Happiest of Mondays to you. It is with great pleasure I've whipped up a scrub that makes me want to run to the bathroom after a long day of work. Like right now I want to use it, but I thought I'd tell you about it first. I've thrown scrubs together before, primarily the one cup of brown sugar with half a cup of any oil of my choice and "accessories", but the one that was exotic to me was adding the contents of a tea bag to the sugar scrub. This is my second try. The last time I used one chamomile tea bag. Now, I am using four to five bags of green tea. (Please understand that I am referring to the organic tea bags where the content is only one ingredient.)
To tell you the truth, I don't remember the last time I bought bread; I mean a whole loaf to stuff with butters or vegetables. I did buy a sandwich this past Wednesday because my morning began so late, it sabotaged my eating habits that day, (I take full responsibility) but in truth, I haven't perused the bakery section of supermarkets in a long while, but I have worn down the tiles in the baking aisle in my constant search for flour.
As far away as Ace, I saw the red tomatoes down the road on the counter in their lazy pile and locked my mental GPS on them. Things after Hurricane Gonzalo were getting back to normal, so normal one of my go-to roadside markets was open and flaunting oranges, cucumbers, sweet plantains and eggplants. I turned off the road and for once realized how portable most of them are and how I can truly miss them when they pack up for sometime.
This afternoon, I went swimming in size S dresses at Promod in Marigot. The store has a generous selection of clothing on sale up to 70% off. I didn't mosey down there for the sale. In fact, I had no clue it was going on and had a good laugh at myself because I was trying not to break into gymnastics taking a selfie in the dressing room. That I need to work on. This dress was 60% off, a size small and sweeps the floor. I practically raked through nearly every piece of clothing there trying to find XS as the price tag hinted that it did exist. Either petites are the minority or they bum-rush the XS new arrivals like termites and sweep the store clean of their existence.
I was minding my own business, which is everything that was going on in the Travel agency, awaiting a friend. Behind the counter, an agent sported a low teeny weenie afro. The place was definitely natural-friendly, I thought. It was a late afternoon and once more, I stumbled upon a head of hair that got my attention. She came in, smooth dark-skinned and with a mix of gold and autumn locs. Too thick to be sisterlocks, they swept her shoulders and framed her face.
You know what I just realize (and have lived without for quite sometime)? I don't have rain gear although I live in the heart of the hurricane zone and have countless times laughed at the fact that our seasons are simply dry and wet. I think it may be denial because rain has always meant just throw something over your head or wait and soon it will be gone. It's like we carry sunshine under our umbrellas because we wear sandals and flip-flops instead of boots and shoes to protect our feet from "only-God-knows-what" is in the water.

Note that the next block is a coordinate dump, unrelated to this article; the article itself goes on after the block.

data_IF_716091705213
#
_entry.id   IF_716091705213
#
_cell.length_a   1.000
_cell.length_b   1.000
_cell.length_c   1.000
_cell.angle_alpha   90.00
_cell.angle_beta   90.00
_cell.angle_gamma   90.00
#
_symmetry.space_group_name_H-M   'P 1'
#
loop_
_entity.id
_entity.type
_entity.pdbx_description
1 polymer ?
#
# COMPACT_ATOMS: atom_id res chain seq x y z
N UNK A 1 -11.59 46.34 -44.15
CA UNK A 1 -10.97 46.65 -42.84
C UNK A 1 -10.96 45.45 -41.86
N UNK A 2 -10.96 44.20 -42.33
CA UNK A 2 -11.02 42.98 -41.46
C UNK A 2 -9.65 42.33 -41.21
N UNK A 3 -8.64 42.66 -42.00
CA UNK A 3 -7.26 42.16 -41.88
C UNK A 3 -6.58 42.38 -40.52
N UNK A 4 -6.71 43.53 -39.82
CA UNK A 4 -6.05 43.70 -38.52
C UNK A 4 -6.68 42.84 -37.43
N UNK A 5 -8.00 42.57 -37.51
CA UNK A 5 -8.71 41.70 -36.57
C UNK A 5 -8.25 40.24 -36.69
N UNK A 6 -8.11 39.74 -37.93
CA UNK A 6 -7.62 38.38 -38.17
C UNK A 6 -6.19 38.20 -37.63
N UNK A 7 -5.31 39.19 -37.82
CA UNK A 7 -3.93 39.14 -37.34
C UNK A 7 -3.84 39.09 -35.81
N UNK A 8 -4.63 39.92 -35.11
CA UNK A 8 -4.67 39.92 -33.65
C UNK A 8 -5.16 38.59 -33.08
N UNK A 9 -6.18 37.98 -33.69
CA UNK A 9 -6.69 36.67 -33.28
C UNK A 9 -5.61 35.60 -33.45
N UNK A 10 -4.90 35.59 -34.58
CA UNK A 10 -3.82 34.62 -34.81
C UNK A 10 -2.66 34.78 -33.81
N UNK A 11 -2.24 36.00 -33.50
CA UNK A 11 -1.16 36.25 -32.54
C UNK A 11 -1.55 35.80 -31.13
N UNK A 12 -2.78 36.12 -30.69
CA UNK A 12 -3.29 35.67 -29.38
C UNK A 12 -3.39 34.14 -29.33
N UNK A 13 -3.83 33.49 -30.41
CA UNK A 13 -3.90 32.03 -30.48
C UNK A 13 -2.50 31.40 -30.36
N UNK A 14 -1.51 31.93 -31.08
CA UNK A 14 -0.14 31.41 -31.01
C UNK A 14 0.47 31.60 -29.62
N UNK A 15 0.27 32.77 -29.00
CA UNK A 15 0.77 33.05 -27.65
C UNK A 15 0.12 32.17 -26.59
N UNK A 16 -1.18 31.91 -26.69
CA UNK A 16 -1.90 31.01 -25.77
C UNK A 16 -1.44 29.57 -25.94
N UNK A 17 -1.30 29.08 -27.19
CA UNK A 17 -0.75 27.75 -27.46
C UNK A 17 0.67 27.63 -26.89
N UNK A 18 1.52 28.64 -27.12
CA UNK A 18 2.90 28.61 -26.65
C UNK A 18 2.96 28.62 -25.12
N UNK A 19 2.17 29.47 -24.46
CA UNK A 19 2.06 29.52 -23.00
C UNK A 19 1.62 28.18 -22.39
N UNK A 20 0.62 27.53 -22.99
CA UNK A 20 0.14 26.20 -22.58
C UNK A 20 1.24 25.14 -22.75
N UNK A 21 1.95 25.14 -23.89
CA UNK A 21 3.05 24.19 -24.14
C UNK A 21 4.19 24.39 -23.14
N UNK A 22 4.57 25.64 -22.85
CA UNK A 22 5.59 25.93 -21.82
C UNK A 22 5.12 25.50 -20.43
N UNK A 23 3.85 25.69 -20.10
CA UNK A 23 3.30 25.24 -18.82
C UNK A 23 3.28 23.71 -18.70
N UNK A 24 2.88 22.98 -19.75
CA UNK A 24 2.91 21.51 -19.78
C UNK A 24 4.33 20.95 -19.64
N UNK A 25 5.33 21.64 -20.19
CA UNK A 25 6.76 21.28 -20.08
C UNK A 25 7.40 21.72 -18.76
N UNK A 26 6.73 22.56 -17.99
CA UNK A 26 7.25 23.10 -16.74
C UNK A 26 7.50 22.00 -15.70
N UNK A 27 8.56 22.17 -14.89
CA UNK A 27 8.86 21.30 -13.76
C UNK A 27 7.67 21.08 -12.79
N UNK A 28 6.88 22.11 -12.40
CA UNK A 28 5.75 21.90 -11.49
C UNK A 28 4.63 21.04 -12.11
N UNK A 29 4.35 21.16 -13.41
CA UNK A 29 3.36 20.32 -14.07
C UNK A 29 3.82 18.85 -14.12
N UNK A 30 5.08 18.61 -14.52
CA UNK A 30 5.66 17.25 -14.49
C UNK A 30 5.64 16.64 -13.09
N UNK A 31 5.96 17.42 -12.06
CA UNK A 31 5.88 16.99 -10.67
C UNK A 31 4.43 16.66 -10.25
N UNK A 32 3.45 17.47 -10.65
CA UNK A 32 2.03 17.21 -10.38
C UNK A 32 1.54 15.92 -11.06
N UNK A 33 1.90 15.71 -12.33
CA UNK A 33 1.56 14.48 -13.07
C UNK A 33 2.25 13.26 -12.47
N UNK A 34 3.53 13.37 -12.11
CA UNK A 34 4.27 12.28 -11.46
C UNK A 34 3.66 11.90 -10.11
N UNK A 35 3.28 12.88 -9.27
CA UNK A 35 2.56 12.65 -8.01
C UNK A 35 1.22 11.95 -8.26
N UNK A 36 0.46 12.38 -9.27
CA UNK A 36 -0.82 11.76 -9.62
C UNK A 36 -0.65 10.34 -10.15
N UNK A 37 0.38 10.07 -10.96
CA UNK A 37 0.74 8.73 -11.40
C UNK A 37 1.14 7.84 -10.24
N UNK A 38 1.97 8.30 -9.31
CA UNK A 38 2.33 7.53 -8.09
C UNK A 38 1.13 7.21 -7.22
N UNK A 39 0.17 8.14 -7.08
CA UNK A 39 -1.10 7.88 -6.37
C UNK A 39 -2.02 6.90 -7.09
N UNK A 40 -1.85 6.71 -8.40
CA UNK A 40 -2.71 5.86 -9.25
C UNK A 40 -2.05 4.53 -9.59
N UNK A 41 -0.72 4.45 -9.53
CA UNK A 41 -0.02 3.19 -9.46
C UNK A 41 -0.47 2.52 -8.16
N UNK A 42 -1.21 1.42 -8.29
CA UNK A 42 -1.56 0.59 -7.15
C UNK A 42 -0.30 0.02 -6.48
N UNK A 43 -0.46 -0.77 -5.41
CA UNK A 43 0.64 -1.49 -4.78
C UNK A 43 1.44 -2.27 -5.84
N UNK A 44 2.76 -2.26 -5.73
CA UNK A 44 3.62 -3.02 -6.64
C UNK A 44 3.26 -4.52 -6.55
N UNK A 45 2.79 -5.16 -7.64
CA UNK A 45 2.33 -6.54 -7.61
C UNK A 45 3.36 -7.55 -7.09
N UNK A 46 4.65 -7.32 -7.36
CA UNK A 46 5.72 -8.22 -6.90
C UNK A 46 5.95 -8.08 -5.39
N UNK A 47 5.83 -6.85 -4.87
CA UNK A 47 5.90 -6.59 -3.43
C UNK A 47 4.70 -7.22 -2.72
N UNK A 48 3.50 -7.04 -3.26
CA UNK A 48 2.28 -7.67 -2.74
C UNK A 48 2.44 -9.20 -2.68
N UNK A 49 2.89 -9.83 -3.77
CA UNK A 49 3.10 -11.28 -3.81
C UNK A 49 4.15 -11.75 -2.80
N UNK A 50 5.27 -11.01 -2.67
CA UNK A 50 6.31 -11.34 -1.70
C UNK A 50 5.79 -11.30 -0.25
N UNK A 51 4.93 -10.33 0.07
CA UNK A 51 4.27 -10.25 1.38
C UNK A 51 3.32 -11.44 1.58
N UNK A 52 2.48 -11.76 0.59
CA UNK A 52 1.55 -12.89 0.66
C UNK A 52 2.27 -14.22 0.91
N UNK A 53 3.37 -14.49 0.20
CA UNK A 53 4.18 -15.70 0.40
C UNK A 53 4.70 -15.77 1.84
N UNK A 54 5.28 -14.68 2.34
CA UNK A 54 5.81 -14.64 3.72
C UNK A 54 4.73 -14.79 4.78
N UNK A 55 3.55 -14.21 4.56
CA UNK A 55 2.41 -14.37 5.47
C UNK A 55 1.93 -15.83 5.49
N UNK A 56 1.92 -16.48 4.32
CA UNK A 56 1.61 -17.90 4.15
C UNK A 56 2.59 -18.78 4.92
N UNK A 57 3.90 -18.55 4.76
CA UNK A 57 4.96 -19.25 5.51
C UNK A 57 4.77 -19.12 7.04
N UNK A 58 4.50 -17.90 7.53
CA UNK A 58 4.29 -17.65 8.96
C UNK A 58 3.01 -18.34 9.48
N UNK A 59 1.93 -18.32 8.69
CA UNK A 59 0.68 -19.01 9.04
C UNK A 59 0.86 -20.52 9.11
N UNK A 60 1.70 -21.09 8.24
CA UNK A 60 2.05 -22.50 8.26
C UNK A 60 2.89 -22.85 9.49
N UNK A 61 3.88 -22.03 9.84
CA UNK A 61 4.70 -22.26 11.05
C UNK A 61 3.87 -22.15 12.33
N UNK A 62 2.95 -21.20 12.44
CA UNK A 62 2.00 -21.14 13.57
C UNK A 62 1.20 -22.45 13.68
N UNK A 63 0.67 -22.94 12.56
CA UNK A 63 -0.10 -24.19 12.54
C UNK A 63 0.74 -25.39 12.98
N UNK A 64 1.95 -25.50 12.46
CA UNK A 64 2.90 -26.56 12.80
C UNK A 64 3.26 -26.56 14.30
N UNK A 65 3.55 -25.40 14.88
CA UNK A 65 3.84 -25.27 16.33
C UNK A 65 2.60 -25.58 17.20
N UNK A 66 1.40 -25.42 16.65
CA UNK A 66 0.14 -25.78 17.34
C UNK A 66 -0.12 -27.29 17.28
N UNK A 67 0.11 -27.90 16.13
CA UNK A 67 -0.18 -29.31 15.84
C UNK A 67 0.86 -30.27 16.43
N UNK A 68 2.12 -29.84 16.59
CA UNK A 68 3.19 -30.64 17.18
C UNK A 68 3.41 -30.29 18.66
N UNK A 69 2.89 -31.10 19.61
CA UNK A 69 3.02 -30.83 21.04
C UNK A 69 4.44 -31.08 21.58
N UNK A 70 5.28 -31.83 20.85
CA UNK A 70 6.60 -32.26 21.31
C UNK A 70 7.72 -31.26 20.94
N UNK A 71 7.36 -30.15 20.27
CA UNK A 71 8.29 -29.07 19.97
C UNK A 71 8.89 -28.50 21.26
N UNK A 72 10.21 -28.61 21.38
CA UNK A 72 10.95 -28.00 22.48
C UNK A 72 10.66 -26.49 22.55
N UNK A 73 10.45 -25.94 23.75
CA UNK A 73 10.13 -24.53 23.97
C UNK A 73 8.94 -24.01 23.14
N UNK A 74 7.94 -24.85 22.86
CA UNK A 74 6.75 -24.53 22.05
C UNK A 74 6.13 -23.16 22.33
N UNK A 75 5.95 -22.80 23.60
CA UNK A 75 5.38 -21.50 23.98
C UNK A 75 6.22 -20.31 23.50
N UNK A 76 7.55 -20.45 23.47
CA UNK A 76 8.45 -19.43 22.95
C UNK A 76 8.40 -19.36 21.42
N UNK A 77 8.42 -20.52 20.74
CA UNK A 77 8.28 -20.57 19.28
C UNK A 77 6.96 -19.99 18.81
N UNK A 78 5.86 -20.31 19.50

Experiencing Gonzalo was like getting the following news: four hungry relatives will be crashing at your place for dinner when you had already decided to put off grocery shopping for the next day. Oh boy. You manage to scrap together five decent plates of "something"and when you thought that was it, well, twelve more showed up a few minutes later.
Yep. Tropical storm initially meant put away pots, and tiles and mops that might end up in the neighbor's yard and be a nuisance. At least that's what I thought, having a little bit of Hurricane Luis in '95 rusting in my memory. Tropical storm? What is that compared to a monster almost nearing category five with winds 130-156 mph, but Gonzalo turned out to be so much more. After this, my memory is quite refreshed.
My kitchen garden is small, but the day before Tropical Storm Gonzalo show his whirling shape, I hired an green thumb expert to get my transplanting done. I recruited my mother; she has the ammunition, fertile St. Martin soil and like I said, a five-star green thumb. My job was easy, bore holes at bottom of the pots, watch, take pictures and ask question unrelated to the process. It was glorious.
Like Mother's Day, one day is not enough to express one's gratitude to the men and women, who have forgiven the stubbornness and worked in very interesting conditions, often pulling rabbits out of hats to get the job done. Teachers deserve their day in the sun, but you have to do it right.
Within a week, I met two women, who with smiles and a peaceful vibe about them, told me, directly and indirectly, their cancer surviving stories. I had not ask them nor was it yet October. I, upon meeting them for the first time, took note of a scarred wrist or the soft fluff of regrowing hair as we talked about their children.